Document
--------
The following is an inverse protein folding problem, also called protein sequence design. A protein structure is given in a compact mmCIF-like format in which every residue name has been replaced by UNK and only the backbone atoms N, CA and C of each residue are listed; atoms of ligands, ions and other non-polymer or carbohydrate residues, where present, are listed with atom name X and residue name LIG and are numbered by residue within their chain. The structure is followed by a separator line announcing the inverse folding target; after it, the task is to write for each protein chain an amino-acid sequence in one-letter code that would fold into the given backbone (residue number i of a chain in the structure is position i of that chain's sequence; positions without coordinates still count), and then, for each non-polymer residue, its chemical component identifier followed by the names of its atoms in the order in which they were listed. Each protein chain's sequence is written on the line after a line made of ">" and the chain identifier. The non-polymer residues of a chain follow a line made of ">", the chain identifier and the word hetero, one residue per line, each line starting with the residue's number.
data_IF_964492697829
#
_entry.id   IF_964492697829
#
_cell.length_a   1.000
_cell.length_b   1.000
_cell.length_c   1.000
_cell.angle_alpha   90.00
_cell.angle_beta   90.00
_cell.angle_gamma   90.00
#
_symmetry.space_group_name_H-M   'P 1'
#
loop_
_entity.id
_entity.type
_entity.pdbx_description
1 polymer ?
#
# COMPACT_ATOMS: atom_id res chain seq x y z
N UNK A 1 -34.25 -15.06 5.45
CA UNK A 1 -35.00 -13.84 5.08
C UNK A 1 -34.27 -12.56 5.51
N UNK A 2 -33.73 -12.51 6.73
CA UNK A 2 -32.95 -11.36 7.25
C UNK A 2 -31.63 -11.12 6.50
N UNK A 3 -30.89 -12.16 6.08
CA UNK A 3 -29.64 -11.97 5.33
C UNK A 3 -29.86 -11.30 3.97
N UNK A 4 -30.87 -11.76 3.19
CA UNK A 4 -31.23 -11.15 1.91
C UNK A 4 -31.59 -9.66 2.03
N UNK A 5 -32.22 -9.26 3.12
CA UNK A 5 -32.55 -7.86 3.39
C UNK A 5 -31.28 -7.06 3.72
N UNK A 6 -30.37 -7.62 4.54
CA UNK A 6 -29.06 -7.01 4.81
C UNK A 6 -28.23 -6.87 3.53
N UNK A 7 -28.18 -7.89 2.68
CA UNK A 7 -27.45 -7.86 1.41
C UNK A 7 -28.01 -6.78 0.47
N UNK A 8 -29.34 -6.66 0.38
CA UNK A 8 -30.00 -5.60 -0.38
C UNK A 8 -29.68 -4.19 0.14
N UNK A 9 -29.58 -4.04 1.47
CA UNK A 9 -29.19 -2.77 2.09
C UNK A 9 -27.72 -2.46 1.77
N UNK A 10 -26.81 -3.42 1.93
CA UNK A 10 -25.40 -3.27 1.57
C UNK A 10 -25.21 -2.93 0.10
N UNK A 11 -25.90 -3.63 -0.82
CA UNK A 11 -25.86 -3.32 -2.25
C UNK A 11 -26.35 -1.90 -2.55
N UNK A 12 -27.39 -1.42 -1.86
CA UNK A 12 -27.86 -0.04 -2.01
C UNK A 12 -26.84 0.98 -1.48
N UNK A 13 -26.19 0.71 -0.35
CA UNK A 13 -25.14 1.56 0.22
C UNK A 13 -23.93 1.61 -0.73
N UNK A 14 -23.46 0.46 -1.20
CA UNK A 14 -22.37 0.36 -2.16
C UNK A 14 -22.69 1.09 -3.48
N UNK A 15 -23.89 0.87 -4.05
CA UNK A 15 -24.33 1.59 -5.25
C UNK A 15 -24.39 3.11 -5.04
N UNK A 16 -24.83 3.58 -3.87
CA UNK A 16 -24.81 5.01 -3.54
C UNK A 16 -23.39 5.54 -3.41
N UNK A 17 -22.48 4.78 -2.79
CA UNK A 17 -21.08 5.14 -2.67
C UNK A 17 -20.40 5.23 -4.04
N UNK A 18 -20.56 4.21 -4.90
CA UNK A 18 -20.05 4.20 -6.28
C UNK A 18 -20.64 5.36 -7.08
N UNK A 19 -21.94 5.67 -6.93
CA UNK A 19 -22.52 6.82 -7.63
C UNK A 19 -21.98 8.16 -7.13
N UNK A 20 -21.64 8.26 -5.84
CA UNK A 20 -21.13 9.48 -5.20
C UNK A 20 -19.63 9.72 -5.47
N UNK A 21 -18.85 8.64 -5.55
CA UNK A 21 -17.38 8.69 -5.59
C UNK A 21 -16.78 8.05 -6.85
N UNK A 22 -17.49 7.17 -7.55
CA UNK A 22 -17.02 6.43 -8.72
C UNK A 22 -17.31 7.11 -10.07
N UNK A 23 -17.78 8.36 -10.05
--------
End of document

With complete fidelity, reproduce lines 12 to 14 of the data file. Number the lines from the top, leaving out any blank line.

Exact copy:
#
_symmetry.space_group_name_H-M   'P 1'
#